Wakenaam: An island of cycles and motorcycles
June 23, 2002
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A slow success: schooling in Wakenaam
The only secondary school in the island of Wakenaam is buzzing with activity. It is 8:00am in the morning, and students are furiously cycling in. The headmaster arrives in a car, with bundles of test papers. A bell rings, and classes convene. The noise subsides.
Jaidat Persaud, the headmaster of the school, located in Sans Souci, is pleased with the way things have turned out. Established in 1970, the Essequibo Islands Secondary School now churns out up to 70 graduates a year. Apart from Wakenaam, the school also serves students from the 'feeder' islands close by. Persaud feels that as a result, the school's resources are stretched and he is able to take in far too few students, indicated by the fact that the whole island of Wakenaam has as many as six primary schools.
Yet, he is proud of its recent successes, like, for instance, being adjudged the best school in Region 3 (West Demerara/ Essequibo) for an average of 85% marks in the CXC examinations, in 2001. The school regularly participates in sports tournaments, travelling into Georgetown and beyond to compete in such sports as soccer, tennis and cricket. Education and career patterns, he says, are most often shaped by the parents of his students, who are usually coconut or rice farmers. He notes that there is a serious desire in people to better themselves, but understands that some students - who do not find academics easy - would want to opt out of school (at some stage) due to the difficulty of the situation (reaching the school, staying there, affording the clothes and time).
Persaud says that out of 70 students who leave each year, only 20 will move on to a graduate degree at the University of Guyana. The remainder will opt for non-university training, at technical institutes and colleges, or directly enter the job market. Like other small places, Wakenaam too sees its fair share of migration. Most people leave for Georgetown, and this is understandable, Persaud says, given the opportunities available there, against the limited economic output of an island like Wakenaam.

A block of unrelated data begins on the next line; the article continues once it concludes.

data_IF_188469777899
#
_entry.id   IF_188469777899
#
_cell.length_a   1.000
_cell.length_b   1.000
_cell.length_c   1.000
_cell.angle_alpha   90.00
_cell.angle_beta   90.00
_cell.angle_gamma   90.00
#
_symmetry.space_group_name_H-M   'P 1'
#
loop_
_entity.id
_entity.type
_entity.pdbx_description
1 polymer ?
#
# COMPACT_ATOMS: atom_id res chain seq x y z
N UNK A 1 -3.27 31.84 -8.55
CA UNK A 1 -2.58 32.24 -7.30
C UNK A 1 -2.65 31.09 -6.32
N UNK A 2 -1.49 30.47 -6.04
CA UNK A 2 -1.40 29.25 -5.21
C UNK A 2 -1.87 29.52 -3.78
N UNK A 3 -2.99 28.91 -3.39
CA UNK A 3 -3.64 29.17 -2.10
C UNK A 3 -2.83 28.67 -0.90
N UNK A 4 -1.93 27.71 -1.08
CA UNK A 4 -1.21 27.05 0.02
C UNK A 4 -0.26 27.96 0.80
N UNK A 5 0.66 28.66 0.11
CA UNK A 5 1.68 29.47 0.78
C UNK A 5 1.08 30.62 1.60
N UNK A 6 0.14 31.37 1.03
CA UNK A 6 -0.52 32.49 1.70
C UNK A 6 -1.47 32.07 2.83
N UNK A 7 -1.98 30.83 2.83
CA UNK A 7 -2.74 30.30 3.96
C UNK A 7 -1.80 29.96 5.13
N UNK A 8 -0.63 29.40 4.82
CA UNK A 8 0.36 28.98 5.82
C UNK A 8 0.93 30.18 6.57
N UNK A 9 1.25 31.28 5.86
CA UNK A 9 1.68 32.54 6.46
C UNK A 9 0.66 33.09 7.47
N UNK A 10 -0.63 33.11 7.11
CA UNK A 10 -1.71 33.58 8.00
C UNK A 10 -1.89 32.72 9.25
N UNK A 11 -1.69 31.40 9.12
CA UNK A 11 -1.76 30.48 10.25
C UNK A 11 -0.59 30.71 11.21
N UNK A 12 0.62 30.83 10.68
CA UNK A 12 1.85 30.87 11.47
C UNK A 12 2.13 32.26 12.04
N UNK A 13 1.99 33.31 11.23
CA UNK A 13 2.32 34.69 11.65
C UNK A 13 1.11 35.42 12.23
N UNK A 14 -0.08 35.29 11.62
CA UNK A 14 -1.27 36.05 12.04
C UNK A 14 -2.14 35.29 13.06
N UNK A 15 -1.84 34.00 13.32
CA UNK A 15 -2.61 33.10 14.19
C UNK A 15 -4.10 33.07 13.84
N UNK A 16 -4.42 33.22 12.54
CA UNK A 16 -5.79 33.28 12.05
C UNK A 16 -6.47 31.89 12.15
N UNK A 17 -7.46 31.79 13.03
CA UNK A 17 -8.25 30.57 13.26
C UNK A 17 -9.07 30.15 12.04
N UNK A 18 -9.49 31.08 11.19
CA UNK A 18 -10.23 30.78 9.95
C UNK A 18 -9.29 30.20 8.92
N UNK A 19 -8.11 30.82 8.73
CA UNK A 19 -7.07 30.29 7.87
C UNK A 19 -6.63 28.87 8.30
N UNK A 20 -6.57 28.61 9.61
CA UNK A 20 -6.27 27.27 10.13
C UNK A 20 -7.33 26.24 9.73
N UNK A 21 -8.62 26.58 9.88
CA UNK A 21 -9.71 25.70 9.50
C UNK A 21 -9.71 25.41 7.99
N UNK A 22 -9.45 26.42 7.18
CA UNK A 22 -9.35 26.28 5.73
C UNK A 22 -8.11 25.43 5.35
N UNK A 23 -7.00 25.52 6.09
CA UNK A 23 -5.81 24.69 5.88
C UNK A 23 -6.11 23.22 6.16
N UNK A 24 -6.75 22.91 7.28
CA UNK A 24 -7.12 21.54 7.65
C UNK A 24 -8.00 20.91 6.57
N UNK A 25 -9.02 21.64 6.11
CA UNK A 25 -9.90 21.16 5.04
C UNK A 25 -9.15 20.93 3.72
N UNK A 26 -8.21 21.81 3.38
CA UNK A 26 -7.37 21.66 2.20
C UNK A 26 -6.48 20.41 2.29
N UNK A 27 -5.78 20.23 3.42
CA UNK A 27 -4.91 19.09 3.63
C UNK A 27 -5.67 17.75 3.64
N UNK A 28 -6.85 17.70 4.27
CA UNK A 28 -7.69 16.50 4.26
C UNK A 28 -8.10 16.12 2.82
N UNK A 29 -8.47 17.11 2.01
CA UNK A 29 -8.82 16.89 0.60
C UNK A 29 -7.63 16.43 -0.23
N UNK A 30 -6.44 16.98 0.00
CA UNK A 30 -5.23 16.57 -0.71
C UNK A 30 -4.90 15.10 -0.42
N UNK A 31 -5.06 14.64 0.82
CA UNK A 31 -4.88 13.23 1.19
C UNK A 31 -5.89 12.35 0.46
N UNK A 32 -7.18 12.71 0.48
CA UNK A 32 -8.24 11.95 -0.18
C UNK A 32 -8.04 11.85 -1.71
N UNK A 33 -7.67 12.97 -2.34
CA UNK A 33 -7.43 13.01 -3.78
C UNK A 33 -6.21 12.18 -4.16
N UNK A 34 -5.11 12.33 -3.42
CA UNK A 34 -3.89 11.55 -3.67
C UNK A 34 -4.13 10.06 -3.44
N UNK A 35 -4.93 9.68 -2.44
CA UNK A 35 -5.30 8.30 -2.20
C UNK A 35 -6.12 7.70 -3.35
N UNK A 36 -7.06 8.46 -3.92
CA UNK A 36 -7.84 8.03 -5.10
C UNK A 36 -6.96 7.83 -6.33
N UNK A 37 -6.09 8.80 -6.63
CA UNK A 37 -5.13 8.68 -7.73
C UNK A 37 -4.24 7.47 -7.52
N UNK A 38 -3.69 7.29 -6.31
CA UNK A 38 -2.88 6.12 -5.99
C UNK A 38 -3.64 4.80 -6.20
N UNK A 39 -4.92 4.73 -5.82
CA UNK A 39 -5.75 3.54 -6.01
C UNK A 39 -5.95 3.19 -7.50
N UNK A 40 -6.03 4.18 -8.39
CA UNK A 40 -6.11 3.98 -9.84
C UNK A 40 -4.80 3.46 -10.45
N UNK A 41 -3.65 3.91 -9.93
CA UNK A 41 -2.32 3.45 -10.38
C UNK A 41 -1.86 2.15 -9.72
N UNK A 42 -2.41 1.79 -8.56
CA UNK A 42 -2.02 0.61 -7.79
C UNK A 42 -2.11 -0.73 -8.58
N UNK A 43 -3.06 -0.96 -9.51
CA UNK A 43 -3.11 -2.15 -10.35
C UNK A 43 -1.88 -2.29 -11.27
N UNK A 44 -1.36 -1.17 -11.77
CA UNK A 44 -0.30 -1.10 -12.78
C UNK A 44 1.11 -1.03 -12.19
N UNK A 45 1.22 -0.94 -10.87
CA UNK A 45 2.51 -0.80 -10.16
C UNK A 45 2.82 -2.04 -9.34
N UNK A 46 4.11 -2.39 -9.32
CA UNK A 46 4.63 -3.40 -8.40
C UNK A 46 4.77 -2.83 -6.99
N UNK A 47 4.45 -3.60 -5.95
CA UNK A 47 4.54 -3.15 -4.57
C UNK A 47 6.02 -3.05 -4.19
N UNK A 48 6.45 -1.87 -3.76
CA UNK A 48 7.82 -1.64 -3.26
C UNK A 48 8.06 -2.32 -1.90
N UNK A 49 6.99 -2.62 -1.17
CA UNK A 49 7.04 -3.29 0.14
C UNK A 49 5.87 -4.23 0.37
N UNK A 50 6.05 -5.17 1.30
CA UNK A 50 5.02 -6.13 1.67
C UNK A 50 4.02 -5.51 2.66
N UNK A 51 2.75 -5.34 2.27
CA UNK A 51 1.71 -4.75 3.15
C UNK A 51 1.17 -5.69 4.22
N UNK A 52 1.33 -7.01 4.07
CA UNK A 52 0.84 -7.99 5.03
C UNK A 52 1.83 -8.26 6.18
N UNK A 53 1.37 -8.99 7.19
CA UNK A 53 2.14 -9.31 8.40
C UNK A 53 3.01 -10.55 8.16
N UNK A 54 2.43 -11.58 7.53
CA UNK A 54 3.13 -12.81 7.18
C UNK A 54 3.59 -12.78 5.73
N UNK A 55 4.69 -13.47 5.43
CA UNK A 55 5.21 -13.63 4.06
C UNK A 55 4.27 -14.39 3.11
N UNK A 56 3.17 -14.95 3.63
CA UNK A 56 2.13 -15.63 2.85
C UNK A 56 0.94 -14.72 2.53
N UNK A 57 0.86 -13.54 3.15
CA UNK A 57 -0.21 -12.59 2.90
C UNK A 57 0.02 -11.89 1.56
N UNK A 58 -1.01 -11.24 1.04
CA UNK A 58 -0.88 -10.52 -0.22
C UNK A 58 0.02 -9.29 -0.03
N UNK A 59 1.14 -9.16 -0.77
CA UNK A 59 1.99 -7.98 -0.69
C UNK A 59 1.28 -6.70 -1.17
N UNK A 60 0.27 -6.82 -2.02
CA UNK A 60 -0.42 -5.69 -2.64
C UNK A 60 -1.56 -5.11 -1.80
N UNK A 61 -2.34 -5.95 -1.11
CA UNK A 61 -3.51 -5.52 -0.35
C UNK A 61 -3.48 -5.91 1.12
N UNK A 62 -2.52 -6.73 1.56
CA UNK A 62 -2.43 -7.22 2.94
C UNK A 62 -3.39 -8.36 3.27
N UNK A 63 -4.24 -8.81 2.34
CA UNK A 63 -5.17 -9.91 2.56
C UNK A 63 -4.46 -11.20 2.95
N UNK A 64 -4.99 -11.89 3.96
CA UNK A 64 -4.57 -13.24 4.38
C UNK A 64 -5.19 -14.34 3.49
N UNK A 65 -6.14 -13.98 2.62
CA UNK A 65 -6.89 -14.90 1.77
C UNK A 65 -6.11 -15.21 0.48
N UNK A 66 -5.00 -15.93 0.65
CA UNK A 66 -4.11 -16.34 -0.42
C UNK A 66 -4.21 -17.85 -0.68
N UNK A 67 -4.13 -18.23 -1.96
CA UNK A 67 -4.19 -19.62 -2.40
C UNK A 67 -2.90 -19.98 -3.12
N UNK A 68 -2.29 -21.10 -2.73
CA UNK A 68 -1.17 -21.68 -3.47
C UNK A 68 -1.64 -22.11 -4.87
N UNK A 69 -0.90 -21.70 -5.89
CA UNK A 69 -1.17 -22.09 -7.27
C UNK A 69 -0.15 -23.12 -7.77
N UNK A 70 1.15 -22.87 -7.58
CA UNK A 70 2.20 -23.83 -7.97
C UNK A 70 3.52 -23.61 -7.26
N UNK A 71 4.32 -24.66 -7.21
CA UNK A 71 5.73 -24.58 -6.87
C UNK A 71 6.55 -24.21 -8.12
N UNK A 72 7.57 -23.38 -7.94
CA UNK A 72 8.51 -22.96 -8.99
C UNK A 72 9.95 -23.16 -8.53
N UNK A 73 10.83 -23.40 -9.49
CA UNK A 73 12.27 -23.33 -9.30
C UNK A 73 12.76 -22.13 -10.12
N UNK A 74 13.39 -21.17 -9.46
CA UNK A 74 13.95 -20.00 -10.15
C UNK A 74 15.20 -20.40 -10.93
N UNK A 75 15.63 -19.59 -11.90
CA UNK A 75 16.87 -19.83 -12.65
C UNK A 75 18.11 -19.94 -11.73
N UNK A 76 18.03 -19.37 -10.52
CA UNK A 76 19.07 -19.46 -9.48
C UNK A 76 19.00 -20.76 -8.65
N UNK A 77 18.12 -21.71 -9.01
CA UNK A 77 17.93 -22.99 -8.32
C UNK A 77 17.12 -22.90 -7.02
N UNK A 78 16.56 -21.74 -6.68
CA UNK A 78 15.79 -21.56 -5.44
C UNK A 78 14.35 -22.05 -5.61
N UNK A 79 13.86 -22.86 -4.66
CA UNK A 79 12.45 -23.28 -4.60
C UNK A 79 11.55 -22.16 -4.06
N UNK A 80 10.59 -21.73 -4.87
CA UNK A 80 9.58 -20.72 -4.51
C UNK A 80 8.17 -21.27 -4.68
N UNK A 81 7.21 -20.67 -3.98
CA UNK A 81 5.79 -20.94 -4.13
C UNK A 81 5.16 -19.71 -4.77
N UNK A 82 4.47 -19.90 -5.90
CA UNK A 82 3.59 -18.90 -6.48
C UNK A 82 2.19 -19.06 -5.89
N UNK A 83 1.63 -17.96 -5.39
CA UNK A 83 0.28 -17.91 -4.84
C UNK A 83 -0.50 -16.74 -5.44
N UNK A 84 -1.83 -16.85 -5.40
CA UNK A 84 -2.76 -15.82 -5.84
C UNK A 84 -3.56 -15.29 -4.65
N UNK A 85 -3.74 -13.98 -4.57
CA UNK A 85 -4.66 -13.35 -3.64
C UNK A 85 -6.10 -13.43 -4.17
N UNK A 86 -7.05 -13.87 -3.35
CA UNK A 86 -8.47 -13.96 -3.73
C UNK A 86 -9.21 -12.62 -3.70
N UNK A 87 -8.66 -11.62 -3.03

The success of this secondary school is matched off against the crumbling, dilapidated structure of the primary school at Maria's Pleasure. Parents of students complain that when it rains, the school gets flooded. "There is not a single space inside the building," says a member of the community, "which remains dry." Students run around the grounds, then settle down for classes, which are all convened in one large building that has no partitions between classes. "The real problem," says a parent, "is that the Parent-Teacher Association needs to be revived. The school has to fight for its rights. We have to constantly remind people that we need help. We have no representation."
Living off the land, barely
Camille, a resident of Noitgedacht, and a single mother, runs a small provisions farm on her lot of land. Primarily, she grows fruit: plantains, bananas and cashewnuts. There are about 150 families, she says, between the two villages (Arthurville and Noitgedacht), separated by a small trench. She talks of the market, which is tough. Since she (like many farmers around) prefer to sell wholesale in places like Parika, rather than directly to consumers at home on the island, that means paying for transport to get to the coast.
Camille's plot of land measures about 600 x 36 feet. On it, she grows provision crops, but worries that the way prices are going, it may not any more be profitable to live by farming alone. She is used to the system of half-day power (in this case, from 4:00 pm to 8:00 am), and adjusts her personal and professional activities around it. She distinctly remembers her village getting electricity in 1979, and doesn't particularly suffer from the lack of running water (when there is no electricity) as she has built herself a pond, plus a trestle, on which she keeps large amounts of water stored.
Camille talks of how she has been "blessed by good health." Neither she, nor her children, have ever been to hospital with a serious problem. The doctor from the one hospital on the island (in the central, populated area around Sans Souci) comes around there at least once a month. Plus, there is a small Outdoor Clinic in Noitgedacht, which serves basic medical needs. All the treatment, including the drugs, is free of cost.
'Oscar' Indar Binda is a retired farmer, who started life as a labourer on other people's farms. Binda used to climb coconut trees to pick the fruit. He has reared eight children here, five sons and three daughters. His family returns every now and then to see him, he says, as he relaxes on the front steps of his wooden home. Yuvraj Binda, his youngest son, smilingly talks of his life on Wakenaam Island. He is a carpenter, and helps contractors build homes. Of late, he isn't getting much work, due to both the economy, and the rainy weather.
The Binda family thus resorts to farming as a subsistence staple. Yet, the falling prices of fruits and vegetables have meant less money coming in from that effort. Yuvraj would like to go to Georgetown, but cannot think of how he will manage there, without the money to set him up in a stable profession, and without family contacts to support him. He can see the limited work opportunities available to him in Wakenaam, but yet, there is a fondness and love for this island that he grew up in.